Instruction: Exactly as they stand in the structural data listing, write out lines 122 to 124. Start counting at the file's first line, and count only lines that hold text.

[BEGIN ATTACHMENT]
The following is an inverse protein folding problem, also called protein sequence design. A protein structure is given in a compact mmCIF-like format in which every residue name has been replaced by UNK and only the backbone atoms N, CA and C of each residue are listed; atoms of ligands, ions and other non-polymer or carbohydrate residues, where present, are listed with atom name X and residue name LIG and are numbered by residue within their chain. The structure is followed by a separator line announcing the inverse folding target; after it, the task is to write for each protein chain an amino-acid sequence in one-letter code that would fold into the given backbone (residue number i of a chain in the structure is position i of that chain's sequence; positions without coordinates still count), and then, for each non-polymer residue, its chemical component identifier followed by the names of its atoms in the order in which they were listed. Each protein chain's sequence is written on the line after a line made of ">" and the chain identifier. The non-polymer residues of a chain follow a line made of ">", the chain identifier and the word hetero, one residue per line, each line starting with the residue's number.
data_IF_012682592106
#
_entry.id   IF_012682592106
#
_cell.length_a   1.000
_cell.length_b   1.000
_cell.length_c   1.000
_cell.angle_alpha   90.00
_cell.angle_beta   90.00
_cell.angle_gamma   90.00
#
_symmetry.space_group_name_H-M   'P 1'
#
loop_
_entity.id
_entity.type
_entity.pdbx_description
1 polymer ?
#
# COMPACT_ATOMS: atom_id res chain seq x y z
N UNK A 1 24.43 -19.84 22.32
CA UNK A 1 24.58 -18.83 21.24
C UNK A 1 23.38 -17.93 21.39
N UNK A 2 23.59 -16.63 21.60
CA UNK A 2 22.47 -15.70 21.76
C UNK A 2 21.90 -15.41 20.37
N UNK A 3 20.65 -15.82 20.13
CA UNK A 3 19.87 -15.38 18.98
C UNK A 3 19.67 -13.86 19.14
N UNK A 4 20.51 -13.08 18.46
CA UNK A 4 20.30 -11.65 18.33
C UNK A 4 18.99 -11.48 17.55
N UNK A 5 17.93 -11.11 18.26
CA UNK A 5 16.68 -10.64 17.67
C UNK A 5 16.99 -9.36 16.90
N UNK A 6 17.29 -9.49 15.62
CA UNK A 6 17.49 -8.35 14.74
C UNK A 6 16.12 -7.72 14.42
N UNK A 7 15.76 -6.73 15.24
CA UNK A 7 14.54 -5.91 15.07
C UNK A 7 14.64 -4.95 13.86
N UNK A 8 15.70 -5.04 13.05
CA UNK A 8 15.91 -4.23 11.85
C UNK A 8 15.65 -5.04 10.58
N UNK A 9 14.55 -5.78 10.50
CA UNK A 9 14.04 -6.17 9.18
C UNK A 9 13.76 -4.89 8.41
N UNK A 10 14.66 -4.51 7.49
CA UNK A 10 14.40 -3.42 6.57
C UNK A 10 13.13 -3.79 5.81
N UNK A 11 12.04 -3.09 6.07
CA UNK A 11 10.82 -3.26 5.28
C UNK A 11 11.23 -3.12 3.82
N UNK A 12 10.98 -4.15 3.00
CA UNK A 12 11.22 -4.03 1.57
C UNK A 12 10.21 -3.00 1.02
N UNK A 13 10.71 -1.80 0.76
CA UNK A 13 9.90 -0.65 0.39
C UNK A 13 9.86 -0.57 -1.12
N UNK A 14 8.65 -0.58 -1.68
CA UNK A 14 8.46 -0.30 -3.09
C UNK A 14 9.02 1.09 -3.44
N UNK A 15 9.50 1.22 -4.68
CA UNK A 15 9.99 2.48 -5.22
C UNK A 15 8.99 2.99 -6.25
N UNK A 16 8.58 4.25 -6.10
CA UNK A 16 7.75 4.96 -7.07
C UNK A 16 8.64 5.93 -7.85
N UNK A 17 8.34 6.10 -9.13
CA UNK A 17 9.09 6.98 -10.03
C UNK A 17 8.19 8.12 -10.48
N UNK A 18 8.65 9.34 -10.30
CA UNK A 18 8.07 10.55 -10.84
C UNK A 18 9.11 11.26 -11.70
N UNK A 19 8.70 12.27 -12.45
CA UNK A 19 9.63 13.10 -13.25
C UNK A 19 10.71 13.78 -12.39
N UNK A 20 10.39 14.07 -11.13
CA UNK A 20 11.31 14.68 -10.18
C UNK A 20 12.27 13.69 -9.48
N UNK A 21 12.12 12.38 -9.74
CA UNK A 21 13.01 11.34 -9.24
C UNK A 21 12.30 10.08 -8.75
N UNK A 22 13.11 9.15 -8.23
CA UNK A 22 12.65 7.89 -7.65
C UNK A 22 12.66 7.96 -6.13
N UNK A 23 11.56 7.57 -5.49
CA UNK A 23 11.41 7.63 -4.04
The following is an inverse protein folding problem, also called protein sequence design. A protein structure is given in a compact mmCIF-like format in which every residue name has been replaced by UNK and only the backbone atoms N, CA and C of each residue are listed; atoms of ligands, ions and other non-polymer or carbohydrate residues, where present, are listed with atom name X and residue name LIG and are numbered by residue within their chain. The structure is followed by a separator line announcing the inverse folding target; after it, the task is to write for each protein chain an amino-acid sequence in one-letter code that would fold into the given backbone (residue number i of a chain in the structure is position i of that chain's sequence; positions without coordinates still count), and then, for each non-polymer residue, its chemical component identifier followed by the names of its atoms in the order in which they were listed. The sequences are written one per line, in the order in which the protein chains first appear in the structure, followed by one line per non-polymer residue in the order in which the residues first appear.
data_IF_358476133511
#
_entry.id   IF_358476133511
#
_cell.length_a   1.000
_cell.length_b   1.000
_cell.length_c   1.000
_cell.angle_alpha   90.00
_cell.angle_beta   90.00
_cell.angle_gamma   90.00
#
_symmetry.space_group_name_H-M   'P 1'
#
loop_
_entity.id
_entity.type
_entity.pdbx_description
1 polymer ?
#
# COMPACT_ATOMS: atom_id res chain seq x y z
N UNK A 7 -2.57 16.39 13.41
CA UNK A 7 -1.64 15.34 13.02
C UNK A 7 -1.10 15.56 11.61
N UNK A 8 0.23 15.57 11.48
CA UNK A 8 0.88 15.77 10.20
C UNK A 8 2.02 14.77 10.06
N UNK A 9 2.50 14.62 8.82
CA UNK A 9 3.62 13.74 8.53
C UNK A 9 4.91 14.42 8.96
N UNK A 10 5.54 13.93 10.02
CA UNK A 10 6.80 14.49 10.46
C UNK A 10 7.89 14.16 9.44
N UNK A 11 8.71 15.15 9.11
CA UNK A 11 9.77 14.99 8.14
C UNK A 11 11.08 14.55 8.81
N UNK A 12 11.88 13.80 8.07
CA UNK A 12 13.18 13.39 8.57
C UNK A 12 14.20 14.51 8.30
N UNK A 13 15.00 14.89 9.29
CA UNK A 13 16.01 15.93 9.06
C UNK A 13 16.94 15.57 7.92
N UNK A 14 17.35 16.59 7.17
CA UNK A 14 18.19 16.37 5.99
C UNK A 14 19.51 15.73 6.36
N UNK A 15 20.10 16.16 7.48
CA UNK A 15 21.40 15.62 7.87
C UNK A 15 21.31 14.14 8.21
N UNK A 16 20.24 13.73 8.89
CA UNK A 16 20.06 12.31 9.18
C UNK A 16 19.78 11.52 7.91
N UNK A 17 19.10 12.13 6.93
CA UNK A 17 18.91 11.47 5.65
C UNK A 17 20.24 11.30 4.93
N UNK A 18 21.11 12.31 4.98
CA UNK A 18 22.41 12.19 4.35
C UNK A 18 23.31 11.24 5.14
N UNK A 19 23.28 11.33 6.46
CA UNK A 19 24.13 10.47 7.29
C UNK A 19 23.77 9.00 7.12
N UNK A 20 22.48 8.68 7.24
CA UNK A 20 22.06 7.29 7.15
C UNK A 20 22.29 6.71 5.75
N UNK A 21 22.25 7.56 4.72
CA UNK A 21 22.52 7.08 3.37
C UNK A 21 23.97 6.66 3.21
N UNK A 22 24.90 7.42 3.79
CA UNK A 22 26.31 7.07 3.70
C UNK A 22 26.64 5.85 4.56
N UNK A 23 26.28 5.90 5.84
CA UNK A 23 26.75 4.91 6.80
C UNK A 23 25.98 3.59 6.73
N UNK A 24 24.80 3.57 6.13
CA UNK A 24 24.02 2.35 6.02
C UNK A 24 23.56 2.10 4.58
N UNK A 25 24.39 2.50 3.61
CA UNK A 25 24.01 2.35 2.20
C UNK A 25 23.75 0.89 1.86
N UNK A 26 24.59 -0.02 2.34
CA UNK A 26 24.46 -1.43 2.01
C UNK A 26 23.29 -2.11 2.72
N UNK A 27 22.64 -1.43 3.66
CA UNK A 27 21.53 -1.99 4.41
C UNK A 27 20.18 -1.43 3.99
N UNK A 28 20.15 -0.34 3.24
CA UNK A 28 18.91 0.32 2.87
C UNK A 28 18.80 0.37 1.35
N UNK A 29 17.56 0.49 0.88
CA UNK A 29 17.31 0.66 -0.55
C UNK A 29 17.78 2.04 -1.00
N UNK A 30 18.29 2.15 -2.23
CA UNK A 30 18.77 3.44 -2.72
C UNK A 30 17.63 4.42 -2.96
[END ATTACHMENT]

C UNK A 10 7.89 14.16 9.44
N UNK A 11 8.71 15.15 9.11
CA UNK A 11 9.77 14.99 8.14